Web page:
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Sunday, September 12, 2010
Official Stephen Deas Website
Read an Excerpt from The Thief-Taker's Apprentice
Order The Thief-Taker's Apprentice HERE
Read FBC Review of The Adamantine Palace
Read FBC Review of The King of the Crags
INTRODUCTION: The 2009 author's debut "The Adamantine Palace" was one of the novels that resonated with me a lot and my estimation of it improved on the first reread, while remaining as powerful on the second reread I have completed just before starting "The King of the Crags" earlier this year.
Due to the mixed reviews I saw for "The Adamantine Palace" including our own FBC review from Robert linked above, I meditated a bit on why I liked it so much and found it both fresh and exciting. I think that mostly it was the "take no prisoners" attitude of the book and the ambiguity of most characters.
"The Adamantine Palace" just rolls on from the first memorable pages of sex and murder on the back of a huge and dangerous dragon and never stops to "explain" things and while its setup is pseudo-medieval plus dragons with all the associated paraphernalia, it reads like a ride on one its powerful and barely tamed dragons...
In consequence "The King of the Crags" became a 2010 Top 10 Anticipated Novel, but the YA label attached to The Thief-Taker's Apprentice made me hesitate a little bit in what would have otherwise been a buy/read on publication book. The excerpt linked above and some reviews that dispelled my concerns about what YA referred to, decided me to acquire the book and I read it immediately after and greatly enjoyed it.
Regarding YA, I would say only that while The Thief-Taker's Apprentice lacks sex scenes on the back of dragons, it has gore and brutal description of filth and misery galore, all in the same energetic style of the author, so if this is YA, I want more like it!
FORMAT/CLASSIFICATION:The Thief-Taker's Apprentice is about 250 pages in length and consists of three parts and 42 chapters, all named which adds value to the novel. Pretty much all the action takes place in the city of Deephaven about whose storied history we find out tantalizing hints which also foreshadow its importance in the larger scheme of things.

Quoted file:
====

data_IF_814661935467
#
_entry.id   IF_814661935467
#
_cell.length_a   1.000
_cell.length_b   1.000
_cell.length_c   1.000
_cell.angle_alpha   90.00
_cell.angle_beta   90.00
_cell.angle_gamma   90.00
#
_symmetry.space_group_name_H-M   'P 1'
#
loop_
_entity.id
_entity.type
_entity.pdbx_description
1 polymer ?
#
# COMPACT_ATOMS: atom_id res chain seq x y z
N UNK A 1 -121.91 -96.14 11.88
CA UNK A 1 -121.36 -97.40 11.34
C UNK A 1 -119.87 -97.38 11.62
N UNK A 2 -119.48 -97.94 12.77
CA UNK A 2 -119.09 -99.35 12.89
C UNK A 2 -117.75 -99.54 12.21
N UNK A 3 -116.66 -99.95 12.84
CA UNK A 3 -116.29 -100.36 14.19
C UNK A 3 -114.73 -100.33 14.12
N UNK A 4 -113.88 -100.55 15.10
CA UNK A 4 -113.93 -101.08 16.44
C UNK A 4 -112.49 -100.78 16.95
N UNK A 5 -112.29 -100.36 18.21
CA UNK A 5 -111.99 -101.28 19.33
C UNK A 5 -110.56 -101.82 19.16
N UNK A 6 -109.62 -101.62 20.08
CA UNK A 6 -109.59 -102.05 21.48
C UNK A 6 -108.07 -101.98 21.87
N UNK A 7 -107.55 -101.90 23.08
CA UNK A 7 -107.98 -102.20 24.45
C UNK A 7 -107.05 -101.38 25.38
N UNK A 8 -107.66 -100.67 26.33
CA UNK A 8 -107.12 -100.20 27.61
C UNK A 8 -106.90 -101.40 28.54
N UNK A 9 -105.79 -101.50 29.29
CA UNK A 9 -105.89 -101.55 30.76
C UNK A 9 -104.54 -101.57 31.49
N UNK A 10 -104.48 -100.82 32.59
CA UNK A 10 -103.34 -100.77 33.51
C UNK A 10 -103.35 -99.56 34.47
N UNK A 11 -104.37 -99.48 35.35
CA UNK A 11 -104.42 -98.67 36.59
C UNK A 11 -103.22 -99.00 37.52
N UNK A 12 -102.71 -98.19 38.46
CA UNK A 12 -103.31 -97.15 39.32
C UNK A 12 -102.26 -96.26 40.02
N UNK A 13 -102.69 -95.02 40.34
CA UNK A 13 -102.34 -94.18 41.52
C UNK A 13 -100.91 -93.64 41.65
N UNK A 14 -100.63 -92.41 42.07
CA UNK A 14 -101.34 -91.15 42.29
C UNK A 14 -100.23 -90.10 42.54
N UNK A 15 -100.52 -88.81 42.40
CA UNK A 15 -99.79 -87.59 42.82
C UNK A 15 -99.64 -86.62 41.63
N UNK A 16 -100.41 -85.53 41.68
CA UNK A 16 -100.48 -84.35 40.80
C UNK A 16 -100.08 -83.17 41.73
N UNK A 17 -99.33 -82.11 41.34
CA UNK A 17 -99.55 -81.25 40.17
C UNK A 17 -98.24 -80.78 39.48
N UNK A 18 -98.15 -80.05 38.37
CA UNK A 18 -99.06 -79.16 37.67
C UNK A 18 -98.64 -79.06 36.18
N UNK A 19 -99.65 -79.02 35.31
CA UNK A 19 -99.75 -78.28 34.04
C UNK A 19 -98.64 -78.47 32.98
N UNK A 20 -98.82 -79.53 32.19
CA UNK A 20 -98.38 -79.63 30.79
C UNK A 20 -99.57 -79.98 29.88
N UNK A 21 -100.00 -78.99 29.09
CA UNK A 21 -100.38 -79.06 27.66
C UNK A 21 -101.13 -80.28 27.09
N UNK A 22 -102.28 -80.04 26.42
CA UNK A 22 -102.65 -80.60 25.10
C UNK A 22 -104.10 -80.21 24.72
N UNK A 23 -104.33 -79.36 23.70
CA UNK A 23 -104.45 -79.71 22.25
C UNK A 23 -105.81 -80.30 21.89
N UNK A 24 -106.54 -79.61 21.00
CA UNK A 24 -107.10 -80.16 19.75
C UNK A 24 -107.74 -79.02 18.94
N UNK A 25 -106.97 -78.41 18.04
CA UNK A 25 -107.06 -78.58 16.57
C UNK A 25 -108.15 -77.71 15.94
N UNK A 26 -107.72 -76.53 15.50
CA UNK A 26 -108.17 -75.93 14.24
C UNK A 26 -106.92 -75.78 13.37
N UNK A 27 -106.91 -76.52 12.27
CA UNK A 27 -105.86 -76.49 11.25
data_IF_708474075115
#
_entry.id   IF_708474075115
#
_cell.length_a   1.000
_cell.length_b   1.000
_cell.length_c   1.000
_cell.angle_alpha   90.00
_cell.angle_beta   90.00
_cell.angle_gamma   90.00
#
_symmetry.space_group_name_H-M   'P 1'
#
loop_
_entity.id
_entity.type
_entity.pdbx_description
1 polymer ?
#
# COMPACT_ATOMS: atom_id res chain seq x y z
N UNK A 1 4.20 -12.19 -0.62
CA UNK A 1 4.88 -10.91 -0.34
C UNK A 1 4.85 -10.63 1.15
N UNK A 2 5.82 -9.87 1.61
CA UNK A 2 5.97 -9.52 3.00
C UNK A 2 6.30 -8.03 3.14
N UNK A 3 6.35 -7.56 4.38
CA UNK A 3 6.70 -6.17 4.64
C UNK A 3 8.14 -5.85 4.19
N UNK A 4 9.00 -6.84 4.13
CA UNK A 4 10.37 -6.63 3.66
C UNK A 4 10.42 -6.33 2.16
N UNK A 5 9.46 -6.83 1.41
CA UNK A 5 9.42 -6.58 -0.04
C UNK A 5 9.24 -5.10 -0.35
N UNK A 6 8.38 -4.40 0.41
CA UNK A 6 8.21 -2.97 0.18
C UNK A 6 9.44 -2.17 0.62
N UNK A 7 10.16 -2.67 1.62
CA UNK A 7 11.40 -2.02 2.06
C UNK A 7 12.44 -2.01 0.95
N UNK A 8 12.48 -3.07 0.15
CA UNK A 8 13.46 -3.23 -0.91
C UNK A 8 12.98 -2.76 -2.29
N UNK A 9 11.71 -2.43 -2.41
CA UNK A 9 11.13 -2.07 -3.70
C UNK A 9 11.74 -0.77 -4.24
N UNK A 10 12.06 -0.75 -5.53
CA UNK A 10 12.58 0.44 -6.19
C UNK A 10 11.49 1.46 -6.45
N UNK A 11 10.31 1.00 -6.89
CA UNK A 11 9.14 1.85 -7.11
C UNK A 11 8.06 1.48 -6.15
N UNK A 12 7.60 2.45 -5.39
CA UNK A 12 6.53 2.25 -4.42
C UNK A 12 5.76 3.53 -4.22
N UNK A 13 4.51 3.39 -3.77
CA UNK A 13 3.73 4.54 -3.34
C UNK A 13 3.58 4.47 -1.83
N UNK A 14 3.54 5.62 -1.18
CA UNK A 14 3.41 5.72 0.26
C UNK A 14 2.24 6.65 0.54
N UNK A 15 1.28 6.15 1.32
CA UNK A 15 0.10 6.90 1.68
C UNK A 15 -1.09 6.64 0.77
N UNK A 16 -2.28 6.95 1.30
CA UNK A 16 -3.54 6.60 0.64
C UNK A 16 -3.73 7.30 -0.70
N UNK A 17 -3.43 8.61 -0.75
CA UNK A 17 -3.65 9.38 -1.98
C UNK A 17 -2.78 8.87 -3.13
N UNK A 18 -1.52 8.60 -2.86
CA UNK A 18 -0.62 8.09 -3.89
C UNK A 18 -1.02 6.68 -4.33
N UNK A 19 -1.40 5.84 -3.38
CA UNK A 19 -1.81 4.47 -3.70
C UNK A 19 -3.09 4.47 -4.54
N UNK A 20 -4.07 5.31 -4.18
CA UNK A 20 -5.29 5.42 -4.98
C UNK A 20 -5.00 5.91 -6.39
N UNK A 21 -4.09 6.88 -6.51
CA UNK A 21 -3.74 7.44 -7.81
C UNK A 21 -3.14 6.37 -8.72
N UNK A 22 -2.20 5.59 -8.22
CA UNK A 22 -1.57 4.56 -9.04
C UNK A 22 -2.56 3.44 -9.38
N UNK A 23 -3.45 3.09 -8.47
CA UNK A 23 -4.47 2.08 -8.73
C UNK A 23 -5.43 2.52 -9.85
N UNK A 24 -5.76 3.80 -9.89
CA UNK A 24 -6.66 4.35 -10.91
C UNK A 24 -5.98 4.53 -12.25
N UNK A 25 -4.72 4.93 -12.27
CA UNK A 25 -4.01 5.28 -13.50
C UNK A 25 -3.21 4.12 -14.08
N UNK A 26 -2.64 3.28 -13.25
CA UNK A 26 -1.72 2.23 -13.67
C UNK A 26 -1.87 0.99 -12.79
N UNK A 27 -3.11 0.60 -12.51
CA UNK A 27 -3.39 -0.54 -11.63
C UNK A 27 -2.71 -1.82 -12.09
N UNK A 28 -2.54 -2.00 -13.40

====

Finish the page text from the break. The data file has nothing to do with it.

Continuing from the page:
The Thief-Taker's Apprentice is fantasy adventure in an urban secondary world milieu.
OVERVIEW/ANALYSIS: The Thief-Taker's Apprentice is set in the same universe as the author's Dragon novels but in a land far away and connected with the previous books only by the mysterious traders appearing in both. The novel is a series debut which ostensibly features a young orphan Berren and his mentor Syannnis, an exiled prince moonlighting as an "official" private eye or "unofficial" cop - thief-taker - in the local jargon. But there are hints of much more, so who knows where the series will go.
While not long as pages go, the book packs a lot of material so it reads as a book almost double its length. The writing is both energetic and tense. The short phrases and sentences that represent Berren's POV work very well to move the story and convey the character's leap into the unknown that starts when he somewhat foolishly decides to rob Syannis after the executions described in the first pages.
"And now he had a room. His own space. So small that he could touch all four walls with his hands and feet if he lay across it from corner to corner, but still . . . It smelled of old wood and smoke, the unfinished plaster walls were dry and crumbled when he picked at them, but it was his. All his.
It terrified him. The silence behind the rustle of rain. The aloneness. He lay there, the thief-taker’s last words running through his head, chasing themselves in circles, looking for a way out and not finding any. I’m not going to stop you from running away if that’s what you want. But you might think first on where you’d go. He could go whenever he wanted. It couldn’t be that far down to the ground, could it?"
The world building is exquisite and promises a lot to come. The plot is minimal beyond the coming of age story and there is more talk on occasion than action, but I did not mind that since the rest is so good. The Thief-Taker's Apprentice loses a bit off steam towards the end, where it essentially passes time to a "to be continued" sign, so overall it reads like a big introduction - an excellent one, but still just a prologue - and the series should really get going in the next volume.
The Thief-Taker's Apprentice (strong A) has the clear potential for a great series if the foreshadowing and hints of much deeper stuff materialize in further installments.
12:01 AM | Posted by Liviu | | Edit Post